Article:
WASHINGTON – Consider it the first fact check of a Barack Obama campaign pledge for his second term: Will he, or Mother Nature, deliver on promised warmer Inauguration Day weather?
It's shaping up as a close call.
In September, while campaigning in Colorado, Obama was talking to a potential voter who mentioned he had been one of the hundreds of thousands of people outdoors at Obama's bone-chilling first inaugural in 2009, when the noontime temperature was 28 degrees. Obama promised: "This one is going to be warmer."
Scientifically, the president doesn't have control of day-to-day weather. While his policies can lessen or worsen future projected global warming on a large scale, they cannot do anything about Washington's daily temperature on Jan. 21.
Still, it's a promise that for a long time looked close to a sure thing. The history of local weather was on Obama's side.
On average, the normal high is 43 degrees and the normal low is 28, but that's just around dawn. There have been 19 traditional January inaugurations and only two were colder. Ronald Reagan's second in 1985 was a frigid 7 with subzero wind chills and John F. Kennedy's in 1961 was a snow-covered 22. Jimmy Carter's 1977 inauguration also was 28.
Then there was the general warming trend Washington had been stuck in. The last time the nation's capital stayed below freezing all day was Jan. 22, 2011. The city has gone a record 700-plus days since it had 2 inches or more of snow.
An Arctic cold front looks to be racing toward the mid-Atlantic, so it will be cooler than normal on Monday, but probably not cooler than 2009, said Nikole Listemaa, a senior forecaster at the National Weather Service office in Sterling, Va., that oversees forecasts for the capital area.
Look for highs around 40 degrees with noon temperatures in the mid- to upper 30s, Listemaa said Saturday. That would keep Obama's pledge.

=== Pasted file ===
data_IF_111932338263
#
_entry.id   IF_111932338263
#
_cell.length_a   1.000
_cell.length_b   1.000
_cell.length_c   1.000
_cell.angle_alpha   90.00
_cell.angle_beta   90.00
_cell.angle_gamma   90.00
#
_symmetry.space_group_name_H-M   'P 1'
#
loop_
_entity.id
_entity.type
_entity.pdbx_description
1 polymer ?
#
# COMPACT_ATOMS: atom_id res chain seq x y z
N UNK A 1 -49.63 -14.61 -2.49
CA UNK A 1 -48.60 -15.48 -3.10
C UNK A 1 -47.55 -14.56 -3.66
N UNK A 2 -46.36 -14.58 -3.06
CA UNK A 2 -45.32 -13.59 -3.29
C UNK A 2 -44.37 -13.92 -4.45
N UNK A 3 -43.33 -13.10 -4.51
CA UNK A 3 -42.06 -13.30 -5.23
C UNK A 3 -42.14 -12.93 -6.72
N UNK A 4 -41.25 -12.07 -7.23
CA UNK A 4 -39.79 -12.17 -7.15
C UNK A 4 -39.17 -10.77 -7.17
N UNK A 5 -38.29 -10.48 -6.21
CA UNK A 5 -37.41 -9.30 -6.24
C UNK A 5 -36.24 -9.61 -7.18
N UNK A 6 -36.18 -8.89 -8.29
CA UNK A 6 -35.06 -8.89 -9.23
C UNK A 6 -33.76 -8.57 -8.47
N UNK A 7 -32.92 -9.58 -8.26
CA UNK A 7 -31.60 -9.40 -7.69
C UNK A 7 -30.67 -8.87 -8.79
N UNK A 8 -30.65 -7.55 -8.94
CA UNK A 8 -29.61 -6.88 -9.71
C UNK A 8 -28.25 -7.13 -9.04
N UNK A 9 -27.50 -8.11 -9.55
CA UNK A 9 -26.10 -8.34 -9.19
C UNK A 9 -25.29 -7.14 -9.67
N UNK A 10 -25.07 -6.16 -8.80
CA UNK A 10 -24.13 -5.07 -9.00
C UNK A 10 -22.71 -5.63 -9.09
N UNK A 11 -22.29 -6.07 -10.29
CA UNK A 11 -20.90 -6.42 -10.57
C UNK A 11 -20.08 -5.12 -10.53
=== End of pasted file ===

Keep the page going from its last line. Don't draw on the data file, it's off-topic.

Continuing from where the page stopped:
There's also a 30 percent chance of light snow showers for Monday. But the Arctic cold front won't arrive until Monday night into Tuesday, Listemaa added.
Extreme cold on Inauguration Day, folklore says, can be a killer.
In 1841, newly elected president William Henry Harrison stood outside without a coat or hat as he spoke for an hour and 40 minutes. He caught a cold that day and it became pneumonia and he died one month after being sworn in.
Twelve years later, outgoing first lady Abigail Fillmore got sick from sitting outside on a cold wet platform as Franklin Pierce was inaugurated and she died of pneumonia at the end of the month. Doctors now know that pneumonia is caused by germs, but prolonged exposure to extreme cold weather may hurt the airways and make someone more susceptible to getting sick.
There's one thing Washington's history shows. Bad weather generally creates bad traffic jams.
Kennedy found that out in his 1961 inauguration when 8 inches of snow fell overnight and crippled the city for what at that time was Washington's worst traffic jam. Thousands of cars were abandoned in the snow.
Seth Borenstein can be followed at http://twitter.com/borenbears